• Not true. You can buy your phone directly from Verizon. You have to pay full price, tho. I've seen me do it. When the S5 came out, I walked into a store (a real Verizon store, not a partner store) and explained that I wanted to make sure my unlimited data plan got transferred. Walked out 5 minutes later with unlimited data on my new phone and around $700 less dollars to my name. And I can use my old phone as a mini tablet.

          The only time I've run into trouble was the last time I traveled internationally

    • by kiphat ( 809902 )
      +1 if I had mod-points. That was an interesting read. I knew that shit would back-fire. Just like the damn cable companies and their bullshit price-gouging will eventually bite them in the ass.
  • by mikeiver1 ( 1630021 ) on Wednesday October 01, 2014 @08:33PM (#48043265)
    I wonder how he is going to be coming down on net neutrality? Anyone care to bet that it will be on the side of the internet providers? Give us a little sugar and then fuck us up the poop shoot!
    • by StikyPad ( 445176 ) on Thursday October 02, 2014 @07:32AM (#48045435) Homepage

      To be fair, he didn't actually do anything regarding throttling except to voice disapproval. As someone else mentioned, making noise and taking action are two different things, and so far he's really only done the former. It's an improvement over past chairmen, perhaps, but not something we should necessarily be satisfied with.

  • by Yakasha ( 42321 ) on Wednesday October 01, 2014 @08:35PM (#48043277) Homepage
    I want to hate you! Stop being so fucking reasonable!
  • by Anonymous Coward

    I do still carry an unlimited data plan. I have been tethering for free for a few years now too, (wifi hotspot, bluetooth and via USB cable). As I reach somewhere from 6-9GB per month now of data usage, I still have my connection but it is throttled from the typical 15-20mbps, to more like 500kbps or less.

    They're already throttling... what's this stupid FCC BS about? They don't have control.

  • ...in Scandinavia (at least where I live) have been throttling their cellphone unlimited data plan users for a very long time, they don't ever admit to this so how do I know? Fairly simple. All four indicators (signal strength) indicates that the reception is top notch. Doesn't miss a call, but when you try to connect the phone to the computer to use it as a modem...things change pretty fast. The signal remains at full strength, but after surfing a few pages (or using roughly 1mbit), I got the famous 404 ..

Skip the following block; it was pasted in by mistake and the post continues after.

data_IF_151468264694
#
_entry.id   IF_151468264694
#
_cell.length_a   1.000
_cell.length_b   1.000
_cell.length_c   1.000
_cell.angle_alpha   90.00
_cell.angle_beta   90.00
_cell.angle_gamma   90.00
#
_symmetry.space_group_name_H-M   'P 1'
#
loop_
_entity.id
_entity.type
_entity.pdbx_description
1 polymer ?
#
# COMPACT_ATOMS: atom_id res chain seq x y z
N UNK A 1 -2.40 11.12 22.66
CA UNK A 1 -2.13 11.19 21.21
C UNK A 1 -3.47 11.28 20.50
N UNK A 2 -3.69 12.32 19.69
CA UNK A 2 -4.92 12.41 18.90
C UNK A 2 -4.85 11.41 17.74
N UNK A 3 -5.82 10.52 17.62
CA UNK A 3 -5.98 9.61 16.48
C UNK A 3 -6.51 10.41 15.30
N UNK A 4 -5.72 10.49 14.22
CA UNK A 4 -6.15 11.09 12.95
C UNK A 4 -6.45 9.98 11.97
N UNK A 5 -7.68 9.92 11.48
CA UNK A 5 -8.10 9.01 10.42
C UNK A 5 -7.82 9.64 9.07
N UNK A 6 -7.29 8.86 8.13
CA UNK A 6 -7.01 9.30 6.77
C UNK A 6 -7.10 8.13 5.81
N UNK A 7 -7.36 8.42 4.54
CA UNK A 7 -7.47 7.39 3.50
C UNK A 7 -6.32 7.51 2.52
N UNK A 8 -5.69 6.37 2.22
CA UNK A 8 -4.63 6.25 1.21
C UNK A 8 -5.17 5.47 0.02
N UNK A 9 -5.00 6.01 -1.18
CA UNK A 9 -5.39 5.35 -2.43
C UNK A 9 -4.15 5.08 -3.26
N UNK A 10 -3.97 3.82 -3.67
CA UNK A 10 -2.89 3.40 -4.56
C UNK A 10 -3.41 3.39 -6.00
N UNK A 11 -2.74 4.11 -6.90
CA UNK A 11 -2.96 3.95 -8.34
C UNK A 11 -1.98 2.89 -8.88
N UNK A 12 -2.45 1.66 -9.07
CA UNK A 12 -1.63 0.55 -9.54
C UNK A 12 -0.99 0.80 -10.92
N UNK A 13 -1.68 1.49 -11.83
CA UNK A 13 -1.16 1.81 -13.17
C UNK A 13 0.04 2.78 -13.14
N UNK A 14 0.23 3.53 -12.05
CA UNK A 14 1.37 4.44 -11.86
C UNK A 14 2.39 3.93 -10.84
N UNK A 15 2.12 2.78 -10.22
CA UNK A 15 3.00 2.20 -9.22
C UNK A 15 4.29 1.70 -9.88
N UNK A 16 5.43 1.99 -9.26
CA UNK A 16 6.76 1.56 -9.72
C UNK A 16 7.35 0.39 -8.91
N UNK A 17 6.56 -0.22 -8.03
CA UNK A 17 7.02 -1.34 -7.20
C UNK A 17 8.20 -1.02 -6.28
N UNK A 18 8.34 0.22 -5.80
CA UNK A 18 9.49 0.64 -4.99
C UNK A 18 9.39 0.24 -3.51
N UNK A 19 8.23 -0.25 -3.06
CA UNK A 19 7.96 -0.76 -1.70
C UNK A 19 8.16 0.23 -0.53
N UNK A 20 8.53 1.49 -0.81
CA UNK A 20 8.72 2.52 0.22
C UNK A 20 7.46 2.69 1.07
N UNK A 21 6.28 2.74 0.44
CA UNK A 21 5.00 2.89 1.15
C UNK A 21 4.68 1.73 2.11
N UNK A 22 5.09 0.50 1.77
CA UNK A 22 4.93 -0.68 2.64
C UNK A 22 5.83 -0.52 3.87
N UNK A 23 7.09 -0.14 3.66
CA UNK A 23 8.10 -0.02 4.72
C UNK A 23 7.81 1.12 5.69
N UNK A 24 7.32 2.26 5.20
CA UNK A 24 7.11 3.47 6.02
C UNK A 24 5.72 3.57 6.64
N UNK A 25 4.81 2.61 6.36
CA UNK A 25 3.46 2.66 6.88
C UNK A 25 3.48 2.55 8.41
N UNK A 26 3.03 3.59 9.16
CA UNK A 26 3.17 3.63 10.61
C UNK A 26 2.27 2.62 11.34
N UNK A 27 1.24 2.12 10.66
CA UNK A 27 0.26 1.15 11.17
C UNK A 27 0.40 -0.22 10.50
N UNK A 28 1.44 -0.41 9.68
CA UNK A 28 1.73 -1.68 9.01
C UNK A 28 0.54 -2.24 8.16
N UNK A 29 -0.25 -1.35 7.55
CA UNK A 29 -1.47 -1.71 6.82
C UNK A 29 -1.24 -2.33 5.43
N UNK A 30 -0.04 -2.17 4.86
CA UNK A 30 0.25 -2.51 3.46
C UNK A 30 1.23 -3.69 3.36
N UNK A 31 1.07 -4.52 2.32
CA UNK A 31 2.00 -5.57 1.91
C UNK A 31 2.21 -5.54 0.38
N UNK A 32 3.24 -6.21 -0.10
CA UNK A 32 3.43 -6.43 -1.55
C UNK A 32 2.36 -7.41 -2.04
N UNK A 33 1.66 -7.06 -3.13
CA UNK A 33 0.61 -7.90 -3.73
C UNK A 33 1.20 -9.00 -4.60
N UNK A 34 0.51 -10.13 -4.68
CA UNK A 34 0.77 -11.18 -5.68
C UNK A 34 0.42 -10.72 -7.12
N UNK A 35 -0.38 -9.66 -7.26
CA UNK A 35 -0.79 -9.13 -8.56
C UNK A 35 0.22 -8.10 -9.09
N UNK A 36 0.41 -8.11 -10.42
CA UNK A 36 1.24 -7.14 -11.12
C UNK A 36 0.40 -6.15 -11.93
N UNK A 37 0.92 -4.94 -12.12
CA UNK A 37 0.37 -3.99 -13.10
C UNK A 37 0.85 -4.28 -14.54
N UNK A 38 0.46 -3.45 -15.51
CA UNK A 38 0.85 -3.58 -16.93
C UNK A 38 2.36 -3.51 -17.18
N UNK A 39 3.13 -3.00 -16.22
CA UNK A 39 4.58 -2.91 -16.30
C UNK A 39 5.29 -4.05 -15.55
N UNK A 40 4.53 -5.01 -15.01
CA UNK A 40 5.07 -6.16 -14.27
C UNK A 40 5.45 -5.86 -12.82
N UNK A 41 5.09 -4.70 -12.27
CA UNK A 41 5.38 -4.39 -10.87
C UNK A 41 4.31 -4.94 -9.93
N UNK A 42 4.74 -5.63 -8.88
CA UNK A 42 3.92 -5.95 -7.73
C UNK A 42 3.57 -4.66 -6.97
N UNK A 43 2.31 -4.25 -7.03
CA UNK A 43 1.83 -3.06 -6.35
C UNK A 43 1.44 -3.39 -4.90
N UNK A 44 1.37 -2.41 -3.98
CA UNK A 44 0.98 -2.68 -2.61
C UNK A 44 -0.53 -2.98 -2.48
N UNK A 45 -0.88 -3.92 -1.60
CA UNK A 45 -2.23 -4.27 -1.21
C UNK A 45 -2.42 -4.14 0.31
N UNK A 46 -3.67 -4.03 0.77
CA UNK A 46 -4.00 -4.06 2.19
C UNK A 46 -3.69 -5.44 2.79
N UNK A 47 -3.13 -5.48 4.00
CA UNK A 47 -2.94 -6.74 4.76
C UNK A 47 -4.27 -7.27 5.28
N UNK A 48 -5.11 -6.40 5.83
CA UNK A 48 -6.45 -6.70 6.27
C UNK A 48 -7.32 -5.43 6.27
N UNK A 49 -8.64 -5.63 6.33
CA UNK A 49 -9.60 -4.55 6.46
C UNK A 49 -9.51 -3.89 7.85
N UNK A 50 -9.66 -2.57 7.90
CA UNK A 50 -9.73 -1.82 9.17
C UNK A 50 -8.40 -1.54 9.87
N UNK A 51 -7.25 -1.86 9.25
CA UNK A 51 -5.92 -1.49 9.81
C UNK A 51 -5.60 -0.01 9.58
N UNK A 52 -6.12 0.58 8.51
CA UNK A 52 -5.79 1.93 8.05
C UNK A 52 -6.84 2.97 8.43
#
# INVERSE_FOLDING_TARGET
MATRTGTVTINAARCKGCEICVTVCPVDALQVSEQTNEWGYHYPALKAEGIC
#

• "Caves to FCC Pressure"? Really?

    Oh that poor Verizon, can't just exploit its customers like so many sheep to the slaughter, what is this world coming to.

    Samzenpus is really trying to turn this place into FoxSlash, isn't he? This some of the most sycophantic corporate-asslicking prose I've seen here so far.

  • Thanks Wheeler (Score:3, Insightful)

    by allquixotic ( 1659805 ) on Thursday October 02, 2014 @09:44AM (#48046191)

    While I still dislike most of the political rhetoric coming out of Verizon and Verizon Wireless, I have to concede that this is a huge benefit for me personally. I'm an unlimited 4G customer who uses my phone as my primary Internet connection (I pay an extra $30/month for the privilege of "legally" tethering via the built-in Mobile Hotspot app that comes standard with Android; the app is disabled if you don't pay up).

    It's plenty fast enough for my needs, even when the network is congested. It's a perfectly viable primary Internet connection, with native IPv6, and can be shared with desktops, laptops, smart devices, tablets, and other phones using 802.11ac, Bluetooth, or USB RNDIS.

    I'm perfectly fine with being temporarily slowed down if the tower I'm on is congested. All they have to do is use a fair queue algorithm, not too dissimilar to what the Linux kernel's I/O scheduler does. But what was being proposed was to single out unlimited data users who use more than a certain amount of data, and slow them down artificially even more than everyone else.

    I think this brought me back from the brink of having to face the prospect of getting ADSL or cable again. The problem with these services, in my area at least, is that every time we've ever tried them, they prove to have about a 50% uptime. That is to say, they're very intermittently available. They may not go down for 2 weeks at a stretch every month, but you'll certainly experience 10, 20, or 30 different 2 or 3 minute dropout periods during the course of a single day; sometimes the dropouts are longer, and sometimes there are more or less of them. I experience nothing of the sort with LTE.

    While it would take the construction of many more towers in suburban and urban areas to be able to offer *every* customer unlimited data on LTE (or even to increase the typical monthly cap from around 2 GB to around 200 GB), and some people think that it would require the construction of "too many" towers, I'm still glad that this decision benefits me.

    I'm certainly not going to become a Verizon Wireless booster, singing their praises on high; but this gives me a little respite from the endless barrage of anti-consumer laws and corporate practices that have been coming down the pipe lately.

    A little bit of sanity goes a long way, in this case. For me and thousands of others who still have unlimited data.

    • by Anonymous Coward

      You're throwing away 30 dollars a month. Paying to have it unlocked doesn't make it legal. It's already legal.

What this country needs is a dime that will buy a good five-cent bagel.